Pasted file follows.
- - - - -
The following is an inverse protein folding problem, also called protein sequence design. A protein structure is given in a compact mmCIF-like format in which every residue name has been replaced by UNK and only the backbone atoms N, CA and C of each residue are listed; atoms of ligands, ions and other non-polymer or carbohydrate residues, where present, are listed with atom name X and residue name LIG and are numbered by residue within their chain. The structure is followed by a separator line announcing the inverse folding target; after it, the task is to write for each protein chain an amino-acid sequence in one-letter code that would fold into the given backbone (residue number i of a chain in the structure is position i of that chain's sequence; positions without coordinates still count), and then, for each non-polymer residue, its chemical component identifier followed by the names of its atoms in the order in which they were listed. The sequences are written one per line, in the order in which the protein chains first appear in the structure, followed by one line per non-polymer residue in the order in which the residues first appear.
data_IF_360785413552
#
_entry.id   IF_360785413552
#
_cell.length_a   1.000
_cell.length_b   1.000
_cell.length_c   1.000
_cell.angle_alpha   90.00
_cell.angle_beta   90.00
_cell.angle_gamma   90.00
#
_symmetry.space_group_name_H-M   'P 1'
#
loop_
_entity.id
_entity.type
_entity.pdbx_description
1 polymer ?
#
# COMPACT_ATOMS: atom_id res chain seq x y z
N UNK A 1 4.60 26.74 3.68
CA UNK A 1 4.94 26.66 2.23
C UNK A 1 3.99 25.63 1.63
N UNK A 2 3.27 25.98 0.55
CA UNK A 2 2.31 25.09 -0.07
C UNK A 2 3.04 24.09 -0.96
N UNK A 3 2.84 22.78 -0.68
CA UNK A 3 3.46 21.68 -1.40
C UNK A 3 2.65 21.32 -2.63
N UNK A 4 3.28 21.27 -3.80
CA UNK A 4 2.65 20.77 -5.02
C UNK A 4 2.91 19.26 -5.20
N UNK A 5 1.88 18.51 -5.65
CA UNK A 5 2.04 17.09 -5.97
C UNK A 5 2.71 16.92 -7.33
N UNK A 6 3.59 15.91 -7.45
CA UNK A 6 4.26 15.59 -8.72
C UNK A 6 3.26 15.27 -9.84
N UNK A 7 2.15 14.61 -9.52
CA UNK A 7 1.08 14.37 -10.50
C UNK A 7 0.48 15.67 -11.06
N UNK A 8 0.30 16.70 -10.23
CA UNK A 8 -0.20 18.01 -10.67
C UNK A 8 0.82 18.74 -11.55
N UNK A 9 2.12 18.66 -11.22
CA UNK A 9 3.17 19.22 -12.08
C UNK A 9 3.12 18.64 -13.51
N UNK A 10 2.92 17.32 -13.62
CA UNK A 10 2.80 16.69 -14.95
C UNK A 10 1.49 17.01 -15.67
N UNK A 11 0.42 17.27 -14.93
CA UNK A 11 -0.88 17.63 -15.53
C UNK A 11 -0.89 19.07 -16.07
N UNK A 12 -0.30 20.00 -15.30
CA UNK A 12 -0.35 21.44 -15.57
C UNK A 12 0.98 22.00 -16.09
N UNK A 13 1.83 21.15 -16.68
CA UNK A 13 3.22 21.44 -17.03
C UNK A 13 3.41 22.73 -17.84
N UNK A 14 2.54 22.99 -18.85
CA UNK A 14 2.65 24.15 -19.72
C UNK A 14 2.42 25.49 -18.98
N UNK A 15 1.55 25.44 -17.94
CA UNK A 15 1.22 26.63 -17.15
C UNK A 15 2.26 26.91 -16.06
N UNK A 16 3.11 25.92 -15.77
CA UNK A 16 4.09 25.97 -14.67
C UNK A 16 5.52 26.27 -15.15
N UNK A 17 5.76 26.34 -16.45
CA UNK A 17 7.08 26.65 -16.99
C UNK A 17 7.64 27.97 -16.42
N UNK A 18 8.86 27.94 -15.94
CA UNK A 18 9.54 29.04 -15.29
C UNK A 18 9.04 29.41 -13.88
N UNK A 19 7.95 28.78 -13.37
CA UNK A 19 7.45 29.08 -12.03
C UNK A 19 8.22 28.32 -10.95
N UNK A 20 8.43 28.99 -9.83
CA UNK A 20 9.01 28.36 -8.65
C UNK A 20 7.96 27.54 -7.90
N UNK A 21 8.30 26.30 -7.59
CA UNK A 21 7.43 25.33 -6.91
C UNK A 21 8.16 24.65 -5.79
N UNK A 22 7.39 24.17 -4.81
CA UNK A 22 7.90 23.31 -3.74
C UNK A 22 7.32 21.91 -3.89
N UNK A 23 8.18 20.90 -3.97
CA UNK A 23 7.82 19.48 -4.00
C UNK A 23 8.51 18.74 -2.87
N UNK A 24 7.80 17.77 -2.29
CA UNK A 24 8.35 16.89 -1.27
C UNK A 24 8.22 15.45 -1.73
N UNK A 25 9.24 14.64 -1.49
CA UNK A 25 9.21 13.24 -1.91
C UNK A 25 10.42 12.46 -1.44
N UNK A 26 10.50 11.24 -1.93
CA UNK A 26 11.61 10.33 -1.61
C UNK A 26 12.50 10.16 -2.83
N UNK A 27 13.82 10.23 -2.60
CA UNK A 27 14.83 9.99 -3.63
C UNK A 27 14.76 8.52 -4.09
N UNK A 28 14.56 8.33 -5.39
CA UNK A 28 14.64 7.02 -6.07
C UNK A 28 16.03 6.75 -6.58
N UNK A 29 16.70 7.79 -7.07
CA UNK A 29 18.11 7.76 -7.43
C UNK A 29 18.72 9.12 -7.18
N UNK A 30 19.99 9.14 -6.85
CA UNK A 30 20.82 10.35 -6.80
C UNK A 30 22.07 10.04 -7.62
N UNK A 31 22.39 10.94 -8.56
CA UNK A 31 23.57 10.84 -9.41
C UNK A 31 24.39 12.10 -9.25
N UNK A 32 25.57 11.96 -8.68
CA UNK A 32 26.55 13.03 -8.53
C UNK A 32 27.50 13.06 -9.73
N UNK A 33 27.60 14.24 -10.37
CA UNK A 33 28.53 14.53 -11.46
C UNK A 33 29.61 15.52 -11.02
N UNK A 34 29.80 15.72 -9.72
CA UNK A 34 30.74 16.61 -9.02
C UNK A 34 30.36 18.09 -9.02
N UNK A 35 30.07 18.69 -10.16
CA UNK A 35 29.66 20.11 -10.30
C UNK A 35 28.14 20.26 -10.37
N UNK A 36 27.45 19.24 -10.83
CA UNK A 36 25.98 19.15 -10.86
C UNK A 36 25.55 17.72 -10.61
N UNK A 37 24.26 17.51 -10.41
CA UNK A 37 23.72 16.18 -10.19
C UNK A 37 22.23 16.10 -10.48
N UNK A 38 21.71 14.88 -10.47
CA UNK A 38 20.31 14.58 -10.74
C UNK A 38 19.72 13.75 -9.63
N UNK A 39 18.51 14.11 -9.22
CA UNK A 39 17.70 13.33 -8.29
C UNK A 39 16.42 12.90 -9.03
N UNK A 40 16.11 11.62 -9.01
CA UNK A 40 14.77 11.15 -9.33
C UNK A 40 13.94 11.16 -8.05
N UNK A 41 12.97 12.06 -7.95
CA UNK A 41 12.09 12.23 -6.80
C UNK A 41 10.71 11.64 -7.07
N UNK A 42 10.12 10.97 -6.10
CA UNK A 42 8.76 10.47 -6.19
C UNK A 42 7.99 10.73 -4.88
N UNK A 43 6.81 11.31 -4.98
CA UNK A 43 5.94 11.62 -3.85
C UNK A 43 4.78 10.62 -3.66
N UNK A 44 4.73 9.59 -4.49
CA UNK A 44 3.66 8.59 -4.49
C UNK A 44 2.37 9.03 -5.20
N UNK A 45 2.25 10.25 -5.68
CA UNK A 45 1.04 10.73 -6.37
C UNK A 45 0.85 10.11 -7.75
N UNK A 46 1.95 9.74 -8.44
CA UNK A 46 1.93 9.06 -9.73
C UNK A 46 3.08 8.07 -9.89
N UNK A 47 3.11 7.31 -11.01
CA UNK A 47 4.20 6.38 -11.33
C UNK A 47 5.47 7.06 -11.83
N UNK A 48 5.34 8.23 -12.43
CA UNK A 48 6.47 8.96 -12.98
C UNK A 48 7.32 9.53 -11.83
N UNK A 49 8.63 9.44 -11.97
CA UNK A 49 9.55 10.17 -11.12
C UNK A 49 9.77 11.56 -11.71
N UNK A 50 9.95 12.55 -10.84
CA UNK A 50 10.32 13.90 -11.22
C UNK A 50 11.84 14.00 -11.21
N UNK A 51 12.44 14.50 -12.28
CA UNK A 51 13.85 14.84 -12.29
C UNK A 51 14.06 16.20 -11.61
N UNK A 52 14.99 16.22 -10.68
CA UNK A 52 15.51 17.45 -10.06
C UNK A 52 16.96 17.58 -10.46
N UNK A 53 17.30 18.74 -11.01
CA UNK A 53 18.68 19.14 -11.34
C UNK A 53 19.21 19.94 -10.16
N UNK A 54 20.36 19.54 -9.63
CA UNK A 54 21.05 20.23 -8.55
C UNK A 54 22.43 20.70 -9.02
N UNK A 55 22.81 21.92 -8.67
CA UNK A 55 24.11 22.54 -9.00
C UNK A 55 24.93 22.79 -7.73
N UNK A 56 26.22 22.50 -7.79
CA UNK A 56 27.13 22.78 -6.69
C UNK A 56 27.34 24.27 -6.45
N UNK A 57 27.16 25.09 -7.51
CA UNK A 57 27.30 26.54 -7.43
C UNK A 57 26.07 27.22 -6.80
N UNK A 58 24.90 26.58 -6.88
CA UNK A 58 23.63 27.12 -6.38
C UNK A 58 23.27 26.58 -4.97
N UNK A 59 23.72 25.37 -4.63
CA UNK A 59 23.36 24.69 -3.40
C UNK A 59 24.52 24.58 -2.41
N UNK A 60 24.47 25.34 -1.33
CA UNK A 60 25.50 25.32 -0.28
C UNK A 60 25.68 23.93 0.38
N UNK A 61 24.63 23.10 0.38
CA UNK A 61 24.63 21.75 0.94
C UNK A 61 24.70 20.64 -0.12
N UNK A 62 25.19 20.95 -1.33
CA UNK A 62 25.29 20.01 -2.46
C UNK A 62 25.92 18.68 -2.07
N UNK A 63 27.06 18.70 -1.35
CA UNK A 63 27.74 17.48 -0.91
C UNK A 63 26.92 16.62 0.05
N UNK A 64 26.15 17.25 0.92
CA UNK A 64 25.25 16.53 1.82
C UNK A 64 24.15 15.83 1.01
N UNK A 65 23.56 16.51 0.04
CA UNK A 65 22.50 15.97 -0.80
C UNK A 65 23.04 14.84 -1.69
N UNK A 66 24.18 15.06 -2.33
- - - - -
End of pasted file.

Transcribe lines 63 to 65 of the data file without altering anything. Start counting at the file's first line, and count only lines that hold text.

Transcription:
C UNK A 14 2.42 25.49 -18.98
N UNK A 15 1.55 25.44 -17.94
CA UNK A 15 1.22 26.63 -17.15